The number of British households plunged into destitution more than doubled last year. It has emerged that there were 220,000 more households living in destitution by the end of last year, potentially more than half a million people.
The increase in destitution – from 197,400 to 421,500 households last year - is defined as a two-adult household living on less than £100 a week and a single-adult household on less than £70 a week after housing costs.
The disproportionate economic impact on regions such as the north-west of England that were placed under stricter restrictions during the tier system last autumn. National Institute of Economic and Social Research (NIESR) estimated that the number of households living in destitution in north-west England was three times the UK figure.
Louise Casey, Johnson’s adviser on homelessness last year, said she would be willing to be a part of a review, warning Britain had been “torn apart” by the pandemic. She said. “By March, there will be 6 million people on Universal Credit. Almost 4 million are furloughed, and those still working are on less income. Unemployment has doubled and will keep rising. If 25% of your population is affected, then you can’t just tweak old policies, working out the least expensive, least challenging thing that can be done. You need big new policies.”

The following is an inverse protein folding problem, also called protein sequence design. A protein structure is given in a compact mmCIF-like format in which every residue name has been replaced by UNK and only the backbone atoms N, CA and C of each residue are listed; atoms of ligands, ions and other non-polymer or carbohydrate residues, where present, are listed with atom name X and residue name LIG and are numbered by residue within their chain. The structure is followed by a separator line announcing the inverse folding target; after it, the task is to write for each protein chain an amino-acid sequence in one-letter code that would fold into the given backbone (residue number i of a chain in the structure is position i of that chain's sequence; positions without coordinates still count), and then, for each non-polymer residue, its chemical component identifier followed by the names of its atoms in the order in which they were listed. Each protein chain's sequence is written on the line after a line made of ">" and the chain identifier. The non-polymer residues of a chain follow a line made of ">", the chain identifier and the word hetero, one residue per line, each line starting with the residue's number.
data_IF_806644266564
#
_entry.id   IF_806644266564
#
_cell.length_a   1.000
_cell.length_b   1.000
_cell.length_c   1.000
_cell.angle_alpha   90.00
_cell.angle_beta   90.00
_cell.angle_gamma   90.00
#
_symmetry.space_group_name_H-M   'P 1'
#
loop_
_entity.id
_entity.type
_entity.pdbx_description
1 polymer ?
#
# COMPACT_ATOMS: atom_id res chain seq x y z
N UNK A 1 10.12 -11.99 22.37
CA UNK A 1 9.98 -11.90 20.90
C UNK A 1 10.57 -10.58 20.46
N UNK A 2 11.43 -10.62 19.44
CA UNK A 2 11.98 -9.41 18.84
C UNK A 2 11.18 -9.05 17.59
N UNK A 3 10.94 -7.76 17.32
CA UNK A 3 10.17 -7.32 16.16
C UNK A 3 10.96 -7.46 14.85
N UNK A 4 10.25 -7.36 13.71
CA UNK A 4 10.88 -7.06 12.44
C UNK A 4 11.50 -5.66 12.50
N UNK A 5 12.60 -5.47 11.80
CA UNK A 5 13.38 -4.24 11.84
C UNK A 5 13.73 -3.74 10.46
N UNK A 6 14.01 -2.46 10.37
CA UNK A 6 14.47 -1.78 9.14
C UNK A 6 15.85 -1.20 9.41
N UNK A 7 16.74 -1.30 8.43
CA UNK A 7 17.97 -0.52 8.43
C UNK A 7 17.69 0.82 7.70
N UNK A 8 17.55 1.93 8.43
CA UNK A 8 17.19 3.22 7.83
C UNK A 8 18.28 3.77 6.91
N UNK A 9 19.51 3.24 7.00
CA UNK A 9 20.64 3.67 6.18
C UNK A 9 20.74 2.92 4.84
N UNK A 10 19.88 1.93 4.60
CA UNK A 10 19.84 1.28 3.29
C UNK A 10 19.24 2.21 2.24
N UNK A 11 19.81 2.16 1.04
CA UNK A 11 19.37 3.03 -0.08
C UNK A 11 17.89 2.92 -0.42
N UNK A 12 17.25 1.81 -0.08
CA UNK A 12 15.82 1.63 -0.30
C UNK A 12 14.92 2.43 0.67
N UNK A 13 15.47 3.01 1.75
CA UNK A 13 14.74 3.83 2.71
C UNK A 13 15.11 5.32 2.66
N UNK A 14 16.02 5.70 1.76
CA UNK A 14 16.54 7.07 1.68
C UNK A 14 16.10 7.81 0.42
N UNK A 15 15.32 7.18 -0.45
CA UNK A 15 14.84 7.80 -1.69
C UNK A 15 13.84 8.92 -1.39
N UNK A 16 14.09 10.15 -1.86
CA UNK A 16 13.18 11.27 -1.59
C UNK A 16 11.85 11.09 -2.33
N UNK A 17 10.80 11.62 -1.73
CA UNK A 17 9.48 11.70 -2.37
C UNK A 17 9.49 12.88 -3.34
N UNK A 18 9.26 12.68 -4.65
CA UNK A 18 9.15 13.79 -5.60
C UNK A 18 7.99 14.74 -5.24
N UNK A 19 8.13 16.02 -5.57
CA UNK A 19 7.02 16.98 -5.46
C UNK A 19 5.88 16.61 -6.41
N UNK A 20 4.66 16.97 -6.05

“We need to move into Royal Commission territory,” she said. “A new Beveridge report. That’s the kind of thing I’m talking about. Government can, if it wants to, do something on a different scale now. The nation has been torn apart, and there’s no point being defensive about that. We’ve got to gift each other some proper space to think. We’ve got to work out how not to leave the badly wounded behind.”
Professor Jagjit Chadha, the director of NIESR, repeated a warning that the official unemployment rate of 5% “seems to be under-reporting the true level”. He said: “As a result of lockdowns, levels of destitution seem to be rising across the country. But what’s terribly worrying is that in certain regions – in the north-west in particular – we might see some 4, 5 or 6% of the population living in destitution.